Internally, China also faces an estimated decline of 158 million people in its current workforce in less than 30 years, leading to societal and economic challenges, the study added.

Professor Kanti Bajpai, Director at the Centre on Asia and Globalisation at the Lee Kuan Yew School of Public Policy, argued that it may be difficult for China to decouple its economy from the US completely.

“If China wants to get out from the middle income trap and rise to the next level, it will have to deal with the technology issues,” he added in reference to the recent move by the US to ban China’s telecom giant Huawei Technologies from buying parts and components from US companies on national security grounds.

“The trade war isn’t just a trade war but essentially a technology war. So we really have to see how much the American technology denial will harm the Chinese economy or not in the long-term.”

Japan and India share major power status

Beyond the US-China power dynamics, the report revealed that Japan and India - ranked third and fourth respectively, also wield significant power in the region but in very different ways.

Japan has become “the quintessential smart power” and the new “leader of the liberal order in Asia,” according to the report. “Setting regional standards and maintaining an inclusive multilateral architecture has become a key organising principle under the premiership of Shinzo Abe,” it said. A case in point is Tokyo’s successful resuscitation last year of the Trans-Pacific Partnership trade pact as the TPP-11, after president Trump pulled the US out of the deal in 2017.

Japan has also proven a capable rival to China for infrastructure investment in South and Southeast Asia. It has used its economic diplomacy to offer Washington alternatives to China's Belt and Road initiative.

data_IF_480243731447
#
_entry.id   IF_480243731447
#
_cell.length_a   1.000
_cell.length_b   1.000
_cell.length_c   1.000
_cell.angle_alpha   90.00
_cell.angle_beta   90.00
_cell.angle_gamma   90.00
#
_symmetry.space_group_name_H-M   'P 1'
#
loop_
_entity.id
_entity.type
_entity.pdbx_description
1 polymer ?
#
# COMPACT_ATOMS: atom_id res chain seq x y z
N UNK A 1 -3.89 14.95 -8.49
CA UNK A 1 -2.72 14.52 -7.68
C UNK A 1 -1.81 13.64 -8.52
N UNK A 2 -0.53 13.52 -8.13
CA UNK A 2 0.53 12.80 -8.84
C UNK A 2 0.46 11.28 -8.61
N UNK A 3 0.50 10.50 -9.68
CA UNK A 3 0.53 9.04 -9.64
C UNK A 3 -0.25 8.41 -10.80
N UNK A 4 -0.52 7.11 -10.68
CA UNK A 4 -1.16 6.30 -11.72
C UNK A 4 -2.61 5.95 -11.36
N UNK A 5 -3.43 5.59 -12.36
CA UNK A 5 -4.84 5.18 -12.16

As for India, the report highlighted the country is set to become the fastest-growing economy in the region. “India’s economy is predicted to double in size and reach approximate parity with the US by 2030,” it said.

However, the economic giant suffers from a poor track record of converting its sizeable resources base into strategic gain in Asia—despite Prime Minister Narendra Modi’s Act East Policy. It trails behind in the influence measures, most notably in defence networks and economic relationships.

“India will not be the next China. New Delhi lacks the control over the allocation of economic resources, which has been intrinsic to China’s rise. Yet as the giant grows in uneven and incremental steps, so too will its ambitions,” noted the report.

Significant developments in North Korea and Southeast Asia

Like China, another country that saw significant improvement in the index is North Korea. Pyongyang’s high-stakes power game seems to have paid off for the regime. Not only did the country jump five spots in diplomatic influence, but managed to overtake the Philippines - registering the largest increase in its overall power score after China.

North Korea’s summit diplomacy in Singapore and Vietnam — ostensibly on equal terms with the US — “has elevated and partly normalised North Korea’s regional standing and ties,” said Lemahieu. “However, Pyongyang remains a brittle power preoccupied by its survival. The risk of a lapse into further crises is high.”

Meanwhile, countries in Southeast Asia have continued to make inroads. Singapore, despite its relative small size, has maintained its overall position on the ranking this year, below Australia and ahead of Malaysia at 8th position. It also continues to be a "net overachiever", where its influence exceeds its resources.

“It’s really impressive that all the Southeast Asian countries are doing so well and rising in power,” said Professor Baipai. “It does suggest it has something to do with the economic regimes of these countries. It looks like they will continue to be an enormous force for economic transformation and dynamism in Asia for a very long-time. ”

View the full recording of the launch of the Asia Power Index 2019.